Shipwrecked and mourning her brother, Viola assumes his identity. She ends up in the service of the duke Orsino, and a messy predicament as she finds herself with feelings for him. To complicate matters, Orsino is besotted with Olivia. But Olivia falls for the disguised-Viola. Of course, it gets even more twisted when Viola’s actual brother still shows up, alive and well, and with no idea of Viola’s deception! (As I mentioned in my adaptation post, She’s the Man is a great modern remake of this play!) 

Monstrous Regiment by Terry Pratchett
A Discworld novel, Terry Pratchett again decides to make fun of common tropes, by making fun of this one. Polly Perks joins the army disguised as a boy so that she can search for her brother. She soon discovers that she’s not the only one pretending to be the opposite sex… far from it!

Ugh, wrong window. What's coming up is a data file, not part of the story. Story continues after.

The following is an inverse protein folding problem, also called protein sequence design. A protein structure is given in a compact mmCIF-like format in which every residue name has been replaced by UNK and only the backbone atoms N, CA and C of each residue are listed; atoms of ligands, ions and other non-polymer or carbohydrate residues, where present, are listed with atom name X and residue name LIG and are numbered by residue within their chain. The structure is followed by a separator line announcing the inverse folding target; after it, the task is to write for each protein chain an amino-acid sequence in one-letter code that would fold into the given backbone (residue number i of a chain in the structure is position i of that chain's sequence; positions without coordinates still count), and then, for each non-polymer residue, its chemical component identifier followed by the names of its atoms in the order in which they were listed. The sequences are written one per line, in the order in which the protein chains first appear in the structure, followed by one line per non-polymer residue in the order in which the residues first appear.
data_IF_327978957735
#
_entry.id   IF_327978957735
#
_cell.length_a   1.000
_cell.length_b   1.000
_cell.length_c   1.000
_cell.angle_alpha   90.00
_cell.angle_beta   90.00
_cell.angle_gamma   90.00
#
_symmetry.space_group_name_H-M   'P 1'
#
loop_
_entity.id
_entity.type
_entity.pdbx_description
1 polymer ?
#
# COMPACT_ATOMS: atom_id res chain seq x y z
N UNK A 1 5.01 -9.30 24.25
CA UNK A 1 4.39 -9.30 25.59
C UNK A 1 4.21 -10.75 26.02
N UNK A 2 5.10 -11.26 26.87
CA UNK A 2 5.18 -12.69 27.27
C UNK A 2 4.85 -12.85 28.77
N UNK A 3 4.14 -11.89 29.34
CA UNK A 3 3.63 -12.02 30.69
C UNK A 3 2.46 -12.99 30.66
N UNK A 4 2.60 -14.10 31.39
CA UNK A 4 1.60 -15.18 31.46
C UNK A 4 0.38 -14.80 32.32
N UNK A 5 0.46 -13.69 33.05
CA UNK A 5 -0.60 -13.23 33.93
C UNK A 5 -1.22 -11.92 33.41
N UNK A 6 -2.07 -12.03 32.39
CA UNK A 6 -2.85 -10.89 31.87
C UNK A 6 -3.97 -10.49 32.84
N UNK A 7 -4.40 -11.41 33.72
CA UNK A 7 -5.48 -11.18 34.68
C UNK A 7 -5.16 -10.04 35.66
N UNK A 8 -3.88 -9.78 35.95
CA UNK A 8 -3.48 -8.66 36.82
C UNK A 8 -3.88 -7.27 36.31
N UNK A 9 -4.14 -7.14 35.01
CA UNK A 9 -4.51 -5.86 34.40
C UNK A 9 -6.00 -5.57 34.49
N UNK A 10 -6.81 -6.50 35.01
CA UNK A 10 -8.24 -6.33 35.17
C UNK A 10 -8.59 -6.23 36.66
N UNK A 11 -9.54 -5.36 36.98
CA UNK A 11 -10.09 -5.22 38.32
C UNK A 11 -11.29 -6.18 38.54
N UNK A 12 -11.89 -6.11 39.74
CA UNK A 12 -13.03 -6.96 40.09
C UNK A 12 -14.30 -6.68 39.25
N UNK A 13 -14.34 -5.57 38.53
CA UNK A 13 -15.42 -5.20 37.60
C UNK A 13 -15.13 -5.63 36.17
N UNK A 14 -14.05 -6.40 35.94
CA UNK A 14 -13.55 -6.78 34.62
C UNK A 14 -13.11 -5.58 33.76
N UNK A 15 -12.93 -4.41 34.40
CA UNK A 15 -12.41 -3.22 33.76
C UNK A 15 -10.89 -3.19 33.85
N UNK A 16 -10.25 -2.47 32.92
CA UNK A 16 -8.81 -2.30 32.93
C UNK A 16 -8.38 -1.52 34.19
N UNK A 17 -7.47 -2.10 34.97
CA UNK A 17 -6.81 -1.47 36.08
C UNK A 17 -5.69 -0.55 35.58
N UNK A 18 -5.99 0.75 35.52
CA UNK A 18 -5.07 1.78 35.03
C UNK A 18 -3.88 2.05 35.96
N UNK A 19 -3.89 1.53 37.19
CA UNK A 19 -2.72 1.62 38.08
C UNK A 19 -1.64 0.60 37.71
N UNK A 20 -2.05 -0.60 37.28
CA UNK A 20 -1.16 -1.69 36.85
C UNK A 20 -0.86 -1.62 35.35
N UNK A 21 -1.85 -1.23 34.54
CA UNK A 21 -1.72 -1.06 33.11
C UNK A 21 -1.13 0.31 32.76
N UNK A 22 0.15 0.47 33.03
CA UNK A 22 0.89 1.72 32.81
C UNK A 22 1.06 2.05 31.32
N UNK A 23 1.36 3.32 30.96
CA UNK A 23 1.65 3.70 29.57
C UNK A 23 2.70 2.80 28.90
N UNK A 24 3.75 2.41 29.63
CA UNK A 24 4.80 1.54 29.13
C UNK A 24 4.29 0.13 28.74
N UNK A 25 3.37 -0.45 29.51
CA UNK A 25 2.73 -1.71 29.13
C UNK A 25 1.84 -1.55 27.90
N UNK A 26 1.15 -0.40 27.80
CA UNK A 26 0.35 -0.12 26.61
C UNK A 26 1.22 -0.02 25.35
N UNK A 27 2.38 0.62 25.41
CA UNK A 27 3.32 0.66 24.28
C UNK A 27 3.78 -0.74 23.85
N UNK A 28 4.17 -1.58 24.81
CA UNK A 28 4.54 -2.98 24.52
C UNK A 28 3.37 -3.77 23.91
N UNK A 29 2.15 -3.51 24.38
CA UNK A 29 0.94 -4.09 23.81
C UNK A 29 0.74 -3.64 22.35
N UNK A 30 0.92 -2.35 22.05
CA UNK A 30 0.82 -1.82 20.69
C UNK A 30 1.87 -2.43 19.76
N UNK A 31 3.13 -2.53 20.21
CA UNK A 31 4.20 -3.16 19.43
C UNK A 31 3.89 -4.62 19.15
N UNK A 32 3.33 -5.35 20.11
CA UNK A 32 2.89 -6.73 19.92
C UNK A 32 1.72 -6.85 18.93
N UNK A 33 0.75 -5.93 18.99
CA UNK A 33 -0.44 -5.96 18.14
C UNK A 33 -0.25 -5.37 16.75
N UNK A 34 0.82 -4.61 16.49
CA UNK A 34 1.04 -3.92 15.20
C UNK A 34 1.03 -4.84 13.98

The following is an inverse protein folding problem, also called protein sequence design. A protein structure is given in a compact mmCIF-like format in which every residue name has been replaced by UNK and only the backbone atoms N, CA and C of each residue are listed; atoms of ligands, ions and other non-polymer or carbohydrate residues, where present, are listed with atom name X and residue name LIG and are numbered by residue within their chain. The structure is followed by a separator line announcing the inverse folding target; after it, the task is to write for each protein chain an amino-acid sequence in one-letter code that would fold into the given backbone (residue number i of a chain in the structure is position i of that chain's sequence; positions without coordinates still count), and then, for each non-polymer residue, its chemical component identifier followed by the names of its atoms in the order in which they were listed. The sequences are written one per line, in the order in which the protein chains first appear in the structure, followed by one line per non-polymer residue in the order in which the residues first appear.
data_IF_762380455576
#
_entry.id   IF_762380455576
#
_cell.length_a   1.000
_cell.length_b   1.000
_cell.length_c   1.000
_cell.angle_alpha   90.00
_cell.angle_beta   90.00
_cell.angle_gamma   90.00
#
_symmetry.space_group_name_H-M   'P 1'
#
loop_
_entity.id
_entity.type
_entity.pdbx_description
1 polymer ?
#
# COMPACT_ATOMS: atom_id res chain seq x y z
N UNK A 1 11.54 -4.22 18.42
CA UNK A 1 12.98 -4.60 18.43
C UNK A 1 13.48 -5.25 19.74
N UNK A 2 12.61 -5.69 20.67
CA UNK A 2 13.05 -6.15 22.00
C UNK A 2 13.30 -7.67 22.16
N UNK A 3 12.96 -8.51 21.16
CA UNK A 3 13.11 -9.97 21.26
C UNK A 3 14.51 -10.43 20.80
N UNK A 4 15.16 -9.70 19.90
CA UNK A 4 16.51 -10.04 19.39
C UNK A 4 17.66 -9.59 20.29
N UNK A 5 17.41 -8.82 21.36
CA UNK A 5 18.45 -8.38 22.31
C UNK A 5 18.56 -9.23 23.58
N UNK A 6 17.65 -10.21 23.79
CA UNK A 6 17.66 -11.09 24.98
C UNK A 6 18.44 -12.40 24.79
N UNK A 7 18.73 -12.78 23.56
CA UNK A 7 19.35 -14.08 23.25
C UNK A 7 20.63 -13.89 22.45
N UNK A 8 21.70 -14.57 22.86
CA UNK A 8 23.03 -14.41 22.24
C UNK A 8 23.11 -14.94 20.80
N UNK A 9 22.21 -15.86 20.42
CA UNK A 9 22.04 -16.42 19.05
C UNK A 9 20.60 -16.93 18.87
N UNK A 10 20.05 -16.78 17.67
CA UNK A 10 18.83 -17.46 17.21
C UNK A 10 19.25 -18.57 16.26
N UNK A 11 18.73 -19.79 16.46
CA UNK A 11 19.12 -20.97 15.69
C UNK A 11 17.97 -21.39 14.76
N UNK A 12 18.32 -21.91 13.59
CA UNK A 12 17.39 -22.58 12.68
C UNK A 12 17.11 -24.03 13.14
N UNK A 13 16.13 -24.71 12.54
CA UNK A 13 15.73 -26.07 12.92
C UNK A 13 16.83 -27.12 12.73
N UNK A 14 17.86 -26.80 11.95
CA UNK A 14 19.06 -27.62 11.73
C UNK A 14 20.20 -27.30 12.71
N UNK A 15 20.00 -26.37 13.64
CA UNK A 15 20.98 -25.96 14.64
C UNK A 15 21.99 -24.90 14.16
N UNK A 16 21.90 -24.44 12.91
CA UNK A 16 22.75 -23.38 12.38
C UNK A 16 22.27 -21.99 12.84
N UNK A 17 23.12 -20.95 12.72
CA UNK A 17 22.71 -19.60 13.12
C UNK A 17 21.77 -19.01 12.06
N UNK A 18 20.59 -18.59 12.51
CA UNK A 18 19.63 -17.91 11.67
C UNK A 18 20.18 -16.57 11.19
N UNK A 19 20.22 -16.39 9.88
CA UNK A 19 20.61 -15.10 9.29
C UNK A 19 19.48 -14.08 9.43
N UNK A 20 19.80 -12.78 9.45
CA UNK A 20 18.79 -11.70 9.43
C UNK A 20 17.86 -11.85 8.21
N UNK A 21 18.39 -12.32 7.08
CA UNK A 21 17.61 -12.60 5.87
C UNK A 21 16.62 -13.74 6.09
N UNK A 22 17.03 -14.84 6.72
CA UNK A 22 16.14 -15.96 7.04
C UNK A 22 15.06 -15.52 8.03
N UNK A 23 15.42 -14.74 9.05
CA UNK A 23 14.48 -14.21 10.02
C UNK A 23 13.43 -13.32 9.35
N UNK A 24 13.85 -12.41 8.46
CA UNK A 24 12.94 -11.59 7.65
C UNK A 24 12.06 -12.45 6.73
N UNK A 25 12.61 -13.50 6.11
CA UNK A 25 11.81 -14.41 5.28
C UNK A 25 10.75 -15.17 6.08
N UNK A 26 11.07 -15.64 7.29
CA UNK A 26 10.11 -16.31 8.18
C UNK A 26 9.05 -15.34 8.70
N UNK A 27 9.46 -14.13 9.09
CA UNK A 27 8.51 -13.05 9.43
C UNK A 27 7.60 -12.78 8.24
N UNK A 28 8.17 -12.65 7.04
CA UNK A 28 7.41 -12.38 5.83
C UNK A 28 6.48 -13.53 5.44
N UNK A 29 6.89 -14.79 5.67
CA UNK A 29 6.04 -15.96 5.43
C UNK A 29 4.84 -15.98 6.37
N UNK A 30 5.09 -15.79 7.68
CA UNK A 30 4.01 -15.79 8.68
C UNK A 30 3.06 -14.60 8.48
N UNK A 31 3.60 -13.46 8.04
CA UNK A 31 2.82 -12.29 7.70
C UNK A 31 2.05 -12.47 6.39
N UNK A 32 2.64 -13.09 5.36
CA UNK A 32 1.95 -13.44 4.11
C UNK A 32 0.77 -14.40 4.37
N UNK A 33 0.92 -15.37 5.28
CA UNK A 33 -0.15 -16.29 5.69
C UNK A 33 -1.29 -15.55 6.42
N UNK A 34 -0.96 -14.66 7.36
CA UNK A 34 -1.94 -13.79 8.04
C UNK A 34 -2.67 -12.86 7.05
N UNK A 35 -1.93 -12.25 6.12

eondragon Eon: DragonEye Reborn by Alison Goodman
Eon has been training for years to be chosen as a Dragoneye, an apprentice to one of the 12 energy dragons of good fortune. But Dragon Magic is forbidden to females, and there lies Eon’s secret. Eon is actually Eona, a 16-year-old girl. If her secret is discovered, then her life is forfeit. If she’s found out, she’s going to use everything she’s learned about magic and swordplay to protect herself and still go after her dreams. 

There are plenty of other character examples in fiction that I’ve left out, because they are not the subject of the book. Arya Stark, in A Song of Ice and Fire, disguises herself as a boy to escape enemies looking for her. Eowyn, in Lord of the Rings, wears armor and pretends to be a man so that she may ride into battle and escape the trappings of becoming a domesticated noble lady. And can any of us raised on Disney forget Mulan?